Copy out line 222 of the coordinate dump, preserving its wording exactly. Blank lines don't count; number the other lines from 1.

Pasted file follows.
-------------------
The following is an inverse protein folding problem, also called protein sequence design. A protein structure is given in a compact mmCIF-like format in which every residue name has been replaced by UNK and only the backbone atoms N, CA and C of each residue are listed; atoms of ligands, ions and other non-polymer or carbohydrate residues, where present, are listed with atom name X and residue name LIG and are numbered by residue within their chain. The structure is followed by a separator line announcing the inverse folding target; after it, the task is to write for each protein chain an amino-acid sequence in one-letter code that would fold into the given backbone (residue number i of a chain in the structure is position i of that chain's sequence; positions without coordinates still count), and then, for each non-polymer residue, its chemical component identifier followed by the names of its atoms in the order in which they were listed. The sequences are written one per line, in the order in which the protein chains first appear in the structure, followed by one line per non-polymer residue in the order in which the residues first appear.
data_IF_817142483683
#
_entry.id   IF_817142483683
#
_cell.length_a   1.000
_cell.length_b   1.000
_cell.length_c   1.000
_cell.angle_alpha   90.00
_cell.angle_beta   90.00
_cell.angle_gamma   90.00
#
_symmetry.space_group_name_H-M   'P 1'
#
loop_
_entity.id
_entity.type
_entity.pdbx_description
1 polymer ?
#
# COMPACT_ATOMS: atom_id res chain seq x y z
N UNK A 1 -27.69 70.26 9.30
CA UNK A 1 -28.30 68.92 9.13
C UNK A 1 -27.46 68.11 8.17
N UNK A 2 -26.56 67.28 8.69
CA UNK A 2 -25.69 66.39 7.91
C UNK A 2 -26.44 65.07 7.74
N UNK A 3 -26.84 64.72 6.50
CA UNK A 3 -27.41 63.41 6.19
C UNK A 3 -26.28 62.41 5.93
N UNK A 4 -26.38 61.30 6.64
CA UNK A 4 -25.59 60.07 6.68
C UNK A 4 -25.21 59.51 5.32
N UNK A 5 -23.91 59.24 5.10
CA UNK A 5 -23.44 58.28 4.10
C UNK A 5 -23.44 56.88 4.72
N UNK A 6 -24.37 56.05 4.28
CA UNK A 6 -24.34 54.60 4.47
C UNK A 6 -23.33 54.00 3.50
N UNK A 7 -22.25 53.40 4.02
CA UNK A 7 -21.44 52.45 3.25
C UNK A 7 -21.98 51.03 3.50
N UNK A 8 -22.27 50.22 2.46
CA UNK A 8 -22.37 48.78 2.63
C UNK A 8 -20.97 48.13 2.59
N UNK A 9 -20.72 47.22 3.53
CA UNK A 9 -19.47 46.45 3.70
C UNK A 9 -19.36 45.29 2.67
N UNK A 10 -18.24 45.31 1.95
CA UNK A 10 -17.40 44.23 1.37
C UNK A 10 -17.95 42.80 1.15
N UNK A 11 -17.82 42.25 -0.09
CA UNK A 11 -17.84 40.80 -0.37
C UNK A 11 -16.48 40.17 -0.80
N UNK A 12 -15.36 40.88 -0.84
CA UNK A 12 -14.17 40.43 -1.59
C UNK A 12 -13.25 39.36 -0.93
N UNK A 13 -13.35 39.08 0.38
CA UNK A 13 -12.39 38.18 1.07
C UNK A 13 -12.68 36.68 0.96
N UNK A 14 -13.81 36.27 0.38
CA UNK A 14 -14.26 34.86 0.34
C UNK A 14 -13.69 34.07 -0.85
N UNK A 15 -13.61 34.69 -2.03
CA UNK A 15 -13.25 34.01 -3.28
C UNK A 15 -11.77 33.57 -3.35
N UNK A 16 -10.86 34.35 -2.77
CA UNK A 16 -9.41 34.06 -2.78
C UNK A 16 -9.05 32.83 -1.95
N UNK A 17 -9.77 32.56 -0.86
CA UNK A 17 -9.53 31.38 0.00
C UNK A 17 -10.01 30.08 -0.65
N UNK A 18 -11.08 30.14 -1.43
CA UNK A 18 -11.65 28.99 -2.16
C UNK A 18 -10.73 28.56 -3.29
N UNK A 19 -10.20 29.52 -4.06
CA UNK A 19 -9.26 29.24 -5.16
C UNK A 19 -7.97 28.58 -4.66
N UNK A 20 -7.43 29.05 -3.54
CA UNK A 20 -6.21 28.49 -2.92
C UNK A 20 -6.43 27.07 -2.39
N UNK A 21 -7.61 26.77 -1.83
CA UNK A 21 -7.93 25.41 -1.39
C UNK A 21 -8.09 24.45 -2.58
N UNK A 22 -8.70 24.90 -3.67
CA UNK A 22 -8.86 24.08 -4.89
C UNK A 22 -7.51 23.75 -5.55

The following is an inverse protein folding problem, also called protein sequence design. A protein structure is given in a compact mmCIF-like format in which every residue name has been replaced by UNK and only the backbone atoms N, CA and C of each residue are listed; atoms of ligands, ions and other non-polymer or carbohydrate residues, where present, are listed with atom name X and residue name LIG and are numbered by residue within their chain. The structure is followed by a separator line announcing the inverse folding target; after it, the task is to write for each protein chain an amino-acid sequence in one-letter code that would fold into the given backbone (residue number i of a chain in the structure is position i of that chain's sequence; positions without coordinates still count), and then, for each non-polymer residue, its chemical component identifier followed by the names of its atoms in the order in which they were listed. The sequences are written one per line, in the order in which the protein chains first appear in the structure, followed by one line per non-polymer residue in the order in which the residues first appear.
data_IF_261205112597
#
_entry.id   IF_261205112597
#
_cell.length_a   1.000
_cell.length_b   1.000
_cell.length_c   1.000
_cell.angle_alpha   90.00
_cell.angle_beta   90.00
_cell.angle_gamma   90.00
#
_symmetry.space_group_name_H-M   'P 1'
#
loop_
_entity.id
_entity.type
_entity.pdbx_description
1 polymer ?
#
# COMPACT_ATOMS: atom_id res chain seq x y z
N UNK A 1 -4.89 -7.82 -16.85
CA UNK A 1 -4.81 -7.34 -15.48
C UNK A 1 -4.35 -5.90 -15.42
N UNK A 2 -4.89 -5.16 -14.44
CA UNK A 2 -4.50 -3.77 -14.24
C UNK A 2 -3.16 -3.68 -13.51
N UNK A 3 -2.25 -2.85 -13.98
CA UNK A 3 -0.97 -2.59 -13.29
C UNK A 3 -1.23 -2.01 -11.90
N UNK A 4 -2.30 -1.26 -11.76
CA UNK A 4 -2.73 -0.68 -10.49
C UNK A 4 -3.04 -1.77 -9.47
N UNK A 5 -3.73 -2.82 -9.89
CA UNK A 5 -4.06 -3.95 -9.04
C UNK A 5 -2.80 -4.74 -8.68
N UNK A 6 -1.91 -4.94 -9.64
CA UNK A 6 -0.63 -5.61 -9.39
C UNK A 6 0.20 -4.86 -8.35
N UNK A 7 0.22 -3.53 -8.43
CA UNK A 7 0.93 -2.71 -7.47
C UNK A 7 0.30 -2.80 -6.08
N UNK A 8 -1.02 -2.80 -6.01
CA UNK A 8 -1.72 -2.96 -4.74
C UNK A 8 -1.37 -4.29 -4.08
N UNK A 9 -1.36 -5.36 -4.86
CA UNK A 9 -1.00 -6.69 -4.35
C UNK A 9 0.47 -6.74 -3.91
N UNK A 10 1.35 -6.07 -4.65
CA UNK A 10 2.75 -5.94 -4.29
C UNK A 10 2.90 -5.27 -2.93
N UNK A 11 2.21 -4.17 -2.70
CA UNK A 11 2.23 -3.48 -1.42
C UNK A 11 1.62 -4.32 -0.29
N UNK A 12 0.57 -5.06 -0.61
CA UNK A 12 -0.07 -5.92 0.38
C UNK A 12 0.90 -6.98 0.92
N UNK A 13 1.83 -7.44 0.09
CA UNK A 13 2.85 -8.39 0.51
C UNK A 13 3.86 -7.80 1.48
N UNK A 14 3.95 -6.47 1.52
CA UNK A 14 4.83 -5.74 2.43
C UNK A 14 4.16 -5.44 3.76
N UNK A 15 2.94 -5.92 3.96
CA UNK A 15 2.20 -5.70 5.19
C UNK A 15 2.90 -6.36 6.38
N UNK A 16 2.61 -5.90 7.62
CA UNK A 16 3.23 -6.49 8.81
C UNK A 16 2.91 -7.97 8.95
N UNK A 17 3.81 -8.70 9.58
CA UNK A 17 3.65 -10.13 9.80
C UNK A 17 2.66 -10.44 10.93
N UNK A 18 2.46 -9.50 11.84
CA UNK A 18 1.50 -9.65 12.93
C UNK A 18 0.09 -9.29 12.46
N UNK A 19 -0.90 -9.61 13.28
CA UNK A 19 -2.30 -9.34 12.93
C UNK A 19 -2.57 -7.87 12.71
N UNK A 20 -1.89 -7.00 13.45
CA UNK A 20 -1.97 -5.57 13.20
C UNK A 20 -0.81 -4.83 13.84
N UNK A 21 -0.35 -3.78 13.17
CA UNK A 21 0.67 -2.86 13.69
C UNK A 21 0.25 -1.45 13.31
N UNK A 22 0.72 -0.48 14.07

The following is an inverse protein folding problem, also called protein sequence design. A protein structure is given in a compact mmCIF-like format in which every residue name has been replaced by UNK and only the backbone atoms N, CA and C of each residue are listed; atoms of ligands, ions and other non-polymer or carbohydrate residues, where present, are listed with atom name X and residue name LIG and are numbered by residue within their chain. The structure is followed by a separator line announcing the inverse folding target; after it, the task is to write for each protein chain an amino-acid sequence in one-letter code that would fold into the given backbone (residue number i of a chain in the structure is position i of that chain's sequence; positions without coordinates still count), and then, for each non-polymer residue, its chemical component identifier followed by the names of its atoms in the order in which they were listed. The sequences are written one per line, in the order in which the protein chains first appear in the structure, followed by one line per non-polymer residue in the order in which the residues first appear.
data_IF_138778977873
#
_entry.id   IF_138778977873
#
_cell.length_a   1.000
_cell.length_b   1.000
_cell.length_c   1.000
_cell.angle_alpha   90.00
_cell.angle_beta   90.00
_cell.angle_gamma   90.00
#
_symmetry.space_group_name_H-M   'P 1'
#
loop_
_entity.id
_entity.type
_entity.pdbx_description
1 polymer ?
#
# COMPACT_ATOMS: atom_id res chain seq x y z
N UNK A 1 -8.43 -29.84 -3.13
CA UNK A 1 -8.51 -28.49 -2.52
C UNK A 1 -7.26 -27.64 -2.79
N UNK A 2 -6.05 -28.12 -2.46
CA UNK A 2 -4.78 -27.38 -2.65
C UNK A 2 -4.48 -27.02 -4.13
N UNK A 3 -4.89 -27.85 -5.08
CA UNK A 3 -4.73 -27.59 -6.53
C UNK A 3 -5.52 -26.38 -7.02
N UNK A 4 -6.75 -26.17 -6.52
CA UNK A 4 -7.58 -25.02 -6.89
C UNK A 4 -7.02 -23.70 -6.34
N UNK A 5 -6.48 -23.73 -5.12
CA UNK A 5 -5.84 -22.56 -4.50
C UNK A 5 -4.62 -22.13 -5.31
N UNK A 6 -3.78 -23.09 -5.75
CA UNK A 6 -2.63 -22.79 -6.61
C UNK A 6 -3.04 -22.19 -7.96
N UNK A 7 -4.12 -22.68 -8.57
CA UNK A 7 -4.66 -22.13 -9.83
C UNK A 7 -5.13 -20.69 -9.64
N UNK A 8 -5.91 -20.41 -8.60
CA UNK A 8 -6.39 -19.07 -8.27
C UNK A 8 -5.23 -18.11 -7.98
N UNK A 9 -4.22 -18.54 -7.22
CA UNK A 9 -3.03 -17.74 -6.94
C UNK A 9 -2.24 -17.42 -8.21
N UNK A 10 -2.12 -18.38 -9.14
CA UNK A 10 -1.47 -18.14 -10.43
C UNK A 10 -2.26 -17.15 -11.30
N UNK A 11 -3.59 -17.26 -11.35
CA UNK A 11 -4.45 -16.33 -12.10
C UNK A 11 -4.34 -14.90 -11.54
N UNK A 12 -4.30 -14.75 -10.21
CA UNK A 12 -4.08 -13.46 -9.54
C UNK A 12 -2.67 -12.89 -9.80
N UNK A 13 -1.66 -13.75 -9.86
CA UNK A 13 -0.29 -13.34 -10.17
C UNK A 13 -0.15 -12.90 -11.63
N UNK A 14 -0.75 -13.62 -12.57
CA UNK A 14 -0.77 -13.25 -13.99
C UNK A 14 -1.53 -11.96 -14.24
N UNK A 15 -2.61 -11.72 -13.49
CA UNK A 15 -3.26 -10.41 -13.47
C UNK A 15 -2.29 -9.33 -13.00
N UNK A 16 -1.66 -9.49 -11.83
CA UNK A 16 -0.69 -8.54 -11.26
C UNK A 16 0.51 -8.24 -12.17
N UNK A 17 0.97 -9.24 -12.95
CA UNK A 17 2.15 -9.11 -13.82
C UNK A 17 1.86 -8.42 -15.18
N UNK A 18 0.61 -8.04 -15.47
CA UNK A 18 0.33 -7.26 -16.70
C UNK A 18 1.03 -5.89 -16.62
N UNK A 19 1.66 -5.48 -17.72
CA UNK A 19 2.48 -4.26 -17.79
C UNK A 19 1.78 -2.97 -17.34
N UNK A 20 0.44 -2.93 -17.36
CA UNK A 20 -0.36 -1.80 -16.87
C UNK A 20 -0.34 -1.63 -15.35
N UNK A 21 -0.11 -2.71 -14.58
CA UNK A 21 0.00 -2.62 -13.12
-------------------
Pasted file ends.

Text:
CA UNK A 10 -1.47 -18.14 -10.43